3ROceans main premise is that our oceans are ecologically in peril and a regulatory disaster. The problems are widely acknowledged but the governance of the sea remains woefully inadequate. While acknowledging the legal quandaries and competing political interests that inform the governance of the sea, this project seeks to chart and analyse how even cultural conditions and perceptions underpin our use of the oceans, and seeks to investigate the relationships between the representations, resources and regulations of the high seas and the deep oceans. It will closely attend to particular inflection points in time where these relationships have changed and been altered through historical, aesthetical and legal studies. With funding from the Norwegian Research Council, the duration is from November 2016 to November 2020, and the project manager is Håkon With Andersen.
EUResources. European integration and the quest for access to external natural resources, 1945-2015
“EUResources” project overview: As a hybrid form of governance, a cross between a super state and a regional market, the EU has grown from a limited agreement to pool the coal and steel resources of six countries in 1951, to a union of 28 economically diverse countries, which constitutes the world’s largest trading bloc. Due to the quirks of geology, the member states have shared at least one characteristic throughout the EU´s history: The near-total dependency on imports of critical raw materials of which there are no deposits underneath the European soil. The overall aim of this project is to uncover whether the realities of import dependency have forced the member states to work together, through either intergovernmental cooperation or supranational institutions, as well as how these choices have influenced the evolution of both the EU and the international order. The Norwegian Research Council (NRC) funds the project. Project manager Mats Ingulstad. Duration: 2016-2019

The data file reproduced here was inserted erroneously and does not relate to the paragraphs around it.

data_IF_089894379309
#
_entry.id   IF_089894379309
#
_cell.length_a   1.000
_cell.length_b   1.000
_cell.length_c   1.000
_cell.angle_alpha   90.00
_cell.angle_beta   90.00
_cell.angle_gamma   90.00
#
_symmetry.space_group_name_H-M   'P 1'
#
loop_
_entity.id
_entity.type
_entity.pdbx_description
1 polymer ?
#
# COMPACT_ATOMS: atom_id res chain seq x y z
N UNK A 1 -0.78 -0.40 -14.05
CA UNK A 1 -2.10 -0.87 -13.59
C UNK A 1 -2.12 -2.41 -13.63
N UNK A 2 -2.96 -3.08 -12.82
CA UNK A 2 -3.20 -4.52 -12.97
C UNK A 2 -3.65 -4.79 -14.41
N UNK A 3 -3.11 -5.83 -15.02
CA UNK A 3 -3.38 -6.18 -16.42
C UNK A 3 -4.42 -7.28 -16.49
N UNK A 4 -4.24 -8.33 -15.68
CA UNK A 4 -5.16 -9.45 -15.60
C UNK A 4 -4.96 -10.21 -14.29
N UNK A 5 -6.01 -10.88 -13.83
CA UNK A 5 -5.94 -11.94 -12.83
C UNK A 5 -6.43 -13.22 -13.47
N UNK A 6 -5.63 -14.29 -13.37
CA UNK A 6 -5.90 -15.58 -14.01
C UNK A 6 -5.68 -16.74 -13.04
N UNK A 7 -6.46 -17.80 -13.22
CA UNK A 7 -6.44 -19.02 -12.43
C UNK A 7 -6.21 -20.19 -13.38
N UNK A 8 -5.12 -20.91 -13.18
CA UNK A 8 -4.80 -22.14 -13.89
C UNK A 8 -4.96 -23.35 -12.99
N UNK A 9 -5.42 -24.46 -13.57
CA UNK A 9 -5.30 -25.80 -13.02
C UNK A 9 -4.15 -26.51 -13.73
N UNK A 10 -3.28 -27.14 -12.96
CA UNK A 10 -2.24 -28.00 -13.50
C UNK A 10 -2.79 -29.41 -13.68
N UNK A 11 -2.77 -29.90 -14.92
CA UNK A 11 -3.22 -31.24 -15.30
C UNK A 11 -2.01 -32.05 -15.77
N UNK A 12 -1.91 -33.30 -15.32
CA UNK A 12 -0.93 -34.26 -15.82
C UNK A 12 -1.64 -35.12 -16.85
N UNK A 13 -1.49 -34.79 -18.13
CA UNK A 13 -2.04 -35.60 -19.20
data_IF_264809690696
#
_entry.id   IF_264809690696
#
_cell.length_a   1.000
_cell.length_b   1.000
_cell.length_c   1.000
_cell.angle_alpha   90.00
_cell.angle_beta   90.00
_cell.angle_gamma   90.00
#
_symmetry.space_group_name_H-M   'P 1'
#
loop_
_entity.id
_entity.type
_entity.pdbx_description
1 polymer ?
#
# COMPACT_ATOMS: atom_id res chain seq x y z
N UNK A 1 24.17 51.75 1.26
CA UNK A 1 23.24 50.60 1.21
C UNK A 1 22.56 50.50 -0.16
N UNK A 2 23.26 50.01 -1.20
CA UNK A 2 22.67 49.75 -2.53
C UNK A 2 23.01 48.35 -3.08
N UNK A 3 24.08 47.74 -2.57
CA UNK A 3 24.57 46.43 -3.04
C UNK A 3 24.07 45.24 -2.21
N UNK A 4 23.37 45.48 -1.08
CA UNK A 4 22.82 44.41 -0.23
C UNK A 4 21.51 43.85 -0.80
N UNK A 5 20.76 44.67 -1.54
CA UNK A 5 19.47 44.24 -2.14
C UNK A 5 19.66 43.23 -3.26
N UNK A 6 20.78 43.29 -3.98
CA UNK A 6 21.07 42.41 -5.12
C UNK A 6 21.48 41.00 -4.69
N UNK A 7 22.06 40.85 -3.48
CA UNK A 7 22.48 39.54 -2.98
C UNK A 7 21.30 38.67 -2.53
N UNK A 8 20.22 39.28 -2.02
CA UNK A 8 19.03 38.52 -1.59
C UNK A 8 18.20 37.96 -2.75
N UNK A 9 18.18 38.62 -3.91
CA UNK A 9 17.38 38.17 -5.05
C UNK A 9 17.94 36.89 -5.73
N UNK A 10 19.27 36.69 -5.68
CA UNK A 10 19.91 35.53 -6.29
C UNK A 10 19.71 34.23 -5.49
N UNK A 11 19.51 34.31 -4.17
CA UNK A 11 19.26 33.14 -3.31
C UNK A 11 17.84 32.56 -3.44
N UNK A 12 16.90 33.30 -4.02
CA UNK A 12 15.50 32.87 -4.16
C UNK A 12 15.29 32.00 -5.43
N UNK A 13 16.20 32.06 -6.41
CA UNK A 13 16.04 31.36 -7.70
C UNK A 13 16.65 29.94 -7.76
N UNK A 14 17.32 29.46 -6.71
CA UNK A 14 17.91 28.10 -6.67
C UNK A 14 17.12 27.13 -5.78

Transitions and Traditions. Ecclesia Nidrosiensis and the Transformation of the Northern World ca. 1000-1660
Transitions and Traditions. Ecclesia Nidrosiensis and the Transformation of the Northern World is an international, multidisciplinary research group originating in the local research community, involving scholars with a special interest in Nidaros archbishopric and church province. The initiative is a long-term commitment designed to reach our chief objective: to acquire a better understanding of the transitions and traditions infusing the relationship between church and society from the Viking Age Christianization to the present day use of religious aspects from the Middle Ages. Participants: Randi Wærdahl, Erik Opsahl, Magne Njåstad, Susann Anett Pedersen, David Bregaint, Jan Frode Hatlen, Roman Hankeln, Leif Inge Ree Petersen, Marek Thue Kretschmer. The group is hosted by the Dept. of Historical Studies, Norwegian University of Science and Technology.